Burying the Bush-era scandals
Monday, August 16, 2010
Justinian in Roger Fitch Esq, War crimes

Bush hacks  winning the war of attrition as Democrats bail out of the DoJ ... Khadr case shaping-up to set a dangerous precedent - it's a war crime to shoot at an American soldier ... Roger Fitch reports from Washington 

Ever wonder where the FBI gets the authority to arrest and abduct criminal fugitives overseas without formal extradition procedures, and do so with impunity? 

It's all in a convenient Office of Legal Counsel opinion cooked up by Poppy Bush's Attorney General in 1989 and just released by his son's speechwriter.

The OLC advice predictably opines that alleged constitutional prerogatives of the executive override local and international laws and insulate the FBI from liability for its law-breaking - a terrific precedent for the OLC opinions of John Yoo and Jay Bybee a dozen years later.

Although it's technically feasible to prosecute lawyers for wilfully dishonest opinions promoting torture, Professor Yoo and Judge Bybee may soon be able to breathe easy: the torture they authorised is subject to an eight-year statute of limitations.

It was August 1, 2002, when the two Justice Department lawyers signed their names to the torture memos.

A cynic might wonder if the Obama administration has been obstructing and delaying any investigation of torture, just to run out the statute.

Georgetown law prof David Cole comments on the present state of affairs.

It would be consistent with other delaying tactics of a Democrat president who seems to be playing for the other team.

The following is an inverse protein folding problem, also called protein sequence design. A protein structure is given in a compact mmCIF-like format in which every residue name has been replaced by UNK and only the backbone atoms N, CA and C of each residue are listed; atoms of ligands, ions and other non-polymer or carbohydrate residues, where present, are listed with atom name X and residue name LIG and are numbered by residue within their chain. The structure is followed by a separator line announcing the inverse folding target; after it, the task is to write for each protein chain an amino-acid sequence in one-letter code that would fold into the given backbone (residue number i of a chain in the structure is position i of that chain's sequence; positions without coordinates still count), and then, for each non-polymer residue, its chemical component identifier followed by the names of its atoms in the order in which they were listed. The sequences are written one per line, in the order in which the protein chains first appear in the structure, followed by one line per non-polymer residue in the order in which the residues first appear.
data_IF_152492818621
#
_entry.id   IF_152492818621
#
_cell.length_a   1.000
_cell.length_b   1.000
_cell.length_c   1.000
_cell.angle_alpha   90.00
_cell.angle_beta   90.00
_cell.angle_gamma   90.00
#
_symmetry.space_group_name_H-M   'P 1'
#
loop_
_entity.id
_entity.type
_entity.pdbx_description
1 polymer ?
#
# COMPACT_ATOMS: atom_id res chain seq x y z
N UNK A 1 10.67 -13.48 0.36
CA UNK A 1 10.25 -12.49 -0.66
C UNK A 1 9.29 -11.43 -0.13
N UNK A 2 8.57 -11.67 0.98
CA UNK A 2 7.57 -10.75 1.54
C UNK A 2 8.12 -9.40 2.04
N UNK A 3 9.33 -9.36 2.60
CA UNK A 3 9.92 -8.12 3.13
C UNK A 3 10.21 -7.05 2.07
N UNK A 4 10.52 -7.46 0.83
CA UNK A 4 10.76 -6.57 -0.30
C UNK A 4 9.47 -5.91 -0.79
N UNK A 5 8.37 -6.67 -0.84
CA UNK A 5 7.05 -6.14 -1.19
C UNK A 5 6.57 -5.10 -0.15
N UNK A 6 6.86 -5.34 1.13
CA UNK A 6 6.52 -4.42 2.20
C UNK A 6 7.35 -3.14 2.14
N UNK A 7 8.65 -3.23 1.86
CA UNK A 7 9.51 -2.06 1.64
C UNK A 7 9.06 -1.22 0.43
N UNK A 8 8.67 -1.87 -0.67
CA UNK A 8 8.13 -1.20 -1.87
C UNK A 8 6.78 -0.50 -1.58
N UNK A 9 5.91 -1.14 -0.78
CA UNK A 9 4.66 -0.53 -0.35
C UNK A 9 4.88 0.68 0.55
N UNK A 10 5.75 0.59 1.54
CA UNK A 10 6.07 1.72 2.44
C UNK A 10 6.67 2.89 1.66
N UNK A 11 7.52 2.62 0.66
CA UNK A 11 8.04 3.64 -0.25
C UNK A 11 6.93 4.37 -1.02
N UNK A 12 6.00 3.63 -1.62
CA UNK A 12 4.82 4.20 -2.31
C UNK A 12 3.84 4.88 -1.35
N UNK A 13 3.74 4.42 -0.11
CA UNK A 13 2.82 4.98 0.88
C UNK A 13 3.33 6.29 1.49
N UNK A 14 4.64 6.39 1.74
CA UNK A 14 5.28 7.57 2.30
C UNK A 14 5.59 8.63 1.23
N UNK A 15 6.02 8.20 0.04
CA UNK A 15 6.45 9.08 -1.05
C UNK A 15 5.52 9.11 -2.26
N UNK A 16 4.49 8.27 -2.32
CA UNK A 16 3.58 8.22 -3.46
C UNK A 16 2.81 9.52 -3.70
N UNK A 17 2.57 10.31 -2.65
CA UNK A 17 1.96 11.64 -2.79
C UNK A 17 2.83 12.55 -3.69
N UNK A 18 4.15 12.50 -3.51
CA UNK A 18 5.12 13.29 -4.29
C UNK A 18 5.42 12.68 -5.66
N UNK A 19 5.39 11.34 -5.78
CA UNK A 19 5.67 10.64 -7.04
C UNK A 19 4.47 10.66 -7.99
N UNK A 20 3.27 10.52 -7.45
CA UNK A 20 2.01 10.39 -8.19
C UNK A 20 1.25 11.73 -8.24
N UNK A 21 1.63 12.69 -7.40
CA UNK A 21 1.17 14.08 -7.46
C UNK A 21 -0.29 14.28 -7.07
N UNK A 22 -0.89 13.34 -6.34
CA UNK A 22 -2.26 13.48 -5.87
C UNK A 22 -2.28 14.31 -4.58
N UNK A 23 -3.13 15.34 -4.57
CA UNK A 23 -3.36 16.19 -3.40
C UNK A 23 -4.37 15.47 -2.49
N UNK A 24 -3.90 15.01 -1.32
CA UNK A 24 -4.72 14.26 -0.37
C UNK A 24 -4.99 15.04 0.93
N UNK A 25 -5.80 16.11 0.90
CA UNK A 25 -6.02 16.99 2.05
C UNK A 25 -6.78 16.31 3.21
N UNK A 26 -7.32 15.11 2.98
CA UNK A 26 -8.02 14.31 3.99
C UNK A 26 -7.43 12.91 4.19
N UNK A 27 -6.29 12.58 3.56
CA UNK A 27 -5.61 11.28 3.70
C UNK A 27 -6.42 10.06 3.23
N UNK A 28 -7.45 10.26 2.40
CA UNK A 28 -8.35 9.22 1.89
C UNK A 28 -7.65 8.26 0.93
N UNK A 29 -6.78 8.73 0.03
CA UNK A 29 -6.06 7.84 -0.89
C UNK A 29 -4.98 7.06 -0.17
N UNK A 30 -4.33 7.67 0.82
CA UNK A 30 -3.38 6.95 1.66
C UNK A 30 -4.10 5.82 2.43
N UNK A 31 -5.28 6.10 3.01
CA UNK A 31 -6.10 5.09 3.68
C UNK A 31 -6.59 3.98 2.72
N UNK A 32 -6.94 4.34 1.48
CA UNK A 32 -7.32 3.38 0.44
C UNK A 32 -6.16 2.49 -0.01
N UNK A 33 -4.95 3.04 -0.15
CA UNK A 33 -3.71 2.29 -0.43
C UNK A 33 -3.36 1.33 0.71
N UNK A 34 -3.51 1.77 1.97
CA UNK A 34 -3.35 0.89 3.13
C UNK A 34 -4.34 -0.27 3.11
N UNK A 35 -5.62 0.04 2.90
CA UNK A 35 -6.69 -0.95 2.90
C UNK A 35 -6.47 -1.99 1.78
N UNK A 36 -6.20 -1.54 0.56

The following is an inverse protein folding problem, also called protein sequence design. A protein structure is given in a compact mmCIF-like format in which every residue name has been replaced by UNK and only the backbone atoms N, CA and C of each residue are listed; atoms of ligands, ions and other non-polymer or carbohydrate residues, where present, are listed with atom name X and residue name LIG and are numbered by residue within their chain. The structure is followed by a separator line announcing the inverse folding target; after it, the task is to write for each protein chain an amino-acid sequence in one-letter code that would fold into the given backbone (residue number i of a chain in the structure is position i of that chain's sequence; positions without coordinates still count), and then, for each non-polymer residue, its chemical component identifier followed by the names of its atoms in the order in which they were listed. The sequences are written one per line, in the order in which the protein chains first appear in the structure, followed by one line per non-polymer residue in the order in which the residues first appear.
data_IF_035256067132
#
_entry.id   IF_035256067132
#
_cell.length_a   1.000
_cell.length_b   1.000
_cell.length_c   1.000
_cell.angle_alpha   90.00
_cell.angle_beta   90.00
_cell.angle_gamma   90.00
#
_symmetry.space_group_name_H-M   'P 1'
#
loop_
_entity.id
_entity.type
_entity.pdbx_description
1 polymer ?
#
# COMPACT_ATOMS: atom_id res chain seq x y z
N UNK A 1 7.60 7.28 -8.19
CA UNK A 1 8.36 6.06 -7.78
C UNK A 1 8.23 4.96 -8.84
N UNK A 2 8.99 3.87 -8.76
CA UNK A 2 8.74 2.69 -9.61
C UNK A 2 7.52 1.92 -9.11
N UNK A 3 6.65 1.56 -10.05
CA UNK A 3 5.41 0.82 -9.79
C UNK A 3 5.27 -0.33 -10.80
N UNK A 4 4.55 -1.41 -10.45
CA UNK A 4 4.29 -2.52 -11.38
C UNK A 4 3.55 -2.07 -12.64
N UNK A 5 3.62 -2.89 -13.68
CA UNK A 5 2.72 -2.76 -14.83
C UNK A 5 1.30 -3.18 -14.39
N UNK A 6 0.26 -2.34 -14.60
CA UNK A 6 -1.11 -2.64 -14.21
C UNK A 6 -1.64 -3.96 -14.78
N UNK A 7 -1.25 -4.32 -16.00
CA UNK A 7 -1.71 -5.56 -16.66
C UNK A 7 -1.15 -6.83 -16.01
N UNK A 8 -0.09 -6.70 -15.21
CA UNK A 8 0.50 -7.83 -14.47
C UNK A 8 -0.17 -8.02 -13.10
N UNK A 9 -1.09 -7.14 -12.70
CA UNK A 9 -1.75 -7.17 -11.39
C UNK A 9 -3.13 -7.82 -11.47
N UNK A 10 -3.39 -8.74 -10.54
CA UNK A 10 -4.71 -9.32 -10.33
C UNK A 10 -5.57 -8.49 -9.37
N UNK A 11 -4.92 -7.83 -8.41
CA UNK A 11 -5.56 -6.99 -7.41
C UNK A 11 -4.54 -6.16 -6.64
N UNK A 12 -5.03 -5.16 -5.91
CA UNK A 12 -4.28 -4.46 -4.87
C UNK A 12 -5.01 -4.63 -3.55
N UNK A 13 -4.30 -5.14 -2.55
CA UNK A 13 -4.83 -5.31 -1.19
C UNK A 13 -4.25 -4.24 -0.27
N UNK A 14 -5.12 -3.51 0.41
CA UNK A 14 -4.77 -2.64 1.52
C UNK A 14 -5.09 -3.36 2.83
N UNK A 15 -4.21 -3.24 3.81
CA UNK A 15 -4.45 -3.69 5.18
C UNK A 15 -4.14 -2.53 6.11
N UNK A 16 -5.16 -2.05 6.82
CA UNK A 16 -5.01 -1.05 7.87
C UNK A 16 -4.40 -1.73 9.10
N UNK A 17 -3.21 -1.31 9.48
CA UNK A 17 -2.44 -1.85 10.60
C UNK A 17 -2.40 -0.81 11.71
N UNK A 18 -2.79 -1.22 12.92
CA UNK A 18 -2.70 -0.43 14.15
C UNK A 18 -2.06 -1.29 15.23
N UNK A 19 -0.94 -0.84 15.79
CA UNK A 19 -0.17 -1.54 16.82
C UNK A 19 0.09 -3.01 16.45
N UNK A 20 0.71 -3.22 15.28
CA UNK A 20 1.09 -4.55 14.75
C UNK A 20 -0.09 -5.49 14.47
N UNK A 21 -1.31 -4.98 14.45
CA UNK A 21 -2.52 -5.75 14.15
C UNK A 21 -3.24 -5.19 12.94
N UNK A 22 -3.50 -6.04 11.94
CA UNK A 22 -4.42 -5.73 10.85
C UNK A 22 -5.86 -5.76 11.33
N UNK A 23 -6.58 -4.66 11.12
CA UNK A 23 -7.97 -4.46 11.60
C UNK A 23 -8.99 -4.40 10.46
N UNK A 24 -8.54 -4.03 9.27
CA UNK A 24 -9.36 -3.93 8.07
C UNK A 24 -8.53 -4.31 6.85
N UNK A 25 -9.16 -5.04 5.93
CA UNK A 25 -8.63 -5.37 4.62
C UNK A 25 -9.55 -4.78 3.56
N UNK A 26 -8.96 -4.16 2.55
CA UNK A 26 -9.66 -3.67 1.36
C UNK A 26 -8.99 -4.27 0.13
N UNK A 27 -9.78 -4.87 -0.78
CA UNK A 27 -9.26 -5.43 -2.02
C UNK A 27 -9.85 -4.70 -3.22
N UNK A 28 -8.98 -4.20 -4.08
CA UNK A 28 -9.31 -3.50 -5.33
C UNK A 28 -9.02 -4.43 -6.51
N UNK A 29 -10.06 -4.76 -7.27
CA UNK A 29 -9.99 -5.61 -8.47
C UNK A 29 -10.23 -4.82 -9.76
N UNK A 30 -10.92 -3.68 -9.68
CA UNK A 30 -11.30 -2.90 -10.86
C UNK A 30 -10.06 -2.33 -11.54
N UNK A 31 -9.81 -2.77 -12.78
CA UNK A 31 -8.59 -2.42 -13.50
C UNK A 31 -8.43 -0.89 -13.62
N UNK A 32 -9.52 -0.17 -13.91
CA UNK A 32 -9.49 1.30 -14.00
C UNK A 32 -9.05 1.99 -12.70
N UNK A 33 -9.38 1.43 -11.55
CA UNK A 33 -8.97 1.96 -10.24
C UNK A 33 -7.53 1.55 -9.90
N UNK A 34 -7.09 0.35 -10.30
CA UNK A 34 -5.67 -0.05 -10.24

The ACLU, in fact, has a new report on Obama's "New Normal" national security policies, that build on those of Bush.

Jurist has more.


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Consider, also, Mr Obama's policy on judicial appointments.

The president has been content to leave selected courts of appeals - e.g. DC and the 4th - in Republican hands, perhaps because the Bush project to remodel the Constitution and remove restraints on the executive spawned important cases still wending their way through the system: civil torture suits, detention without trial, state secrets and more. 

Extralegal presidential powers have been delightfully enhanced in the process.

Even the constitutional right to habeas has been thwarted.

Despite five Guantánamo reversals in the Supreme Court, DC circuit judge and Republican warhorse A. Raymond Randolph has done it again. 

His creative spin on the high court's Munaf decision renders Boumediene, decided the same day, all but meaningless.

The government has won almost all of its "national security" cases before Republican-dominated appeals panels in Washington.

Kagan: won't sit on cases she argued as SGNow, thanks to the brilliant stratagem of making Elena Kagan solicitor general prior to her promotion to the Supreme Court, President Obama needn't fear high court reversals of these gratifying precedents.

Why? As SG, Elena Kagan represented the government in the cases, but as Justice Kagan, she will recuse, as did Thurgood Marshall, the last SG to join the court. 

The court, deadlocked 4-4, will deny certiorari in the DC circuit appeals. 

Mr Obama may now safely push for the confirmation of liberal Democrats - the party's natural legal constituency - as appellate judges though, like other progressives, some will be hung out to dry if opposition develops. 

The American Constitution Society has a chart of 100 judicial vacancies.

Elena Kagan and a handful of other judges have now been confirmed. Few noticed, however, that one of these filled a vacancy that had lasted 16 years.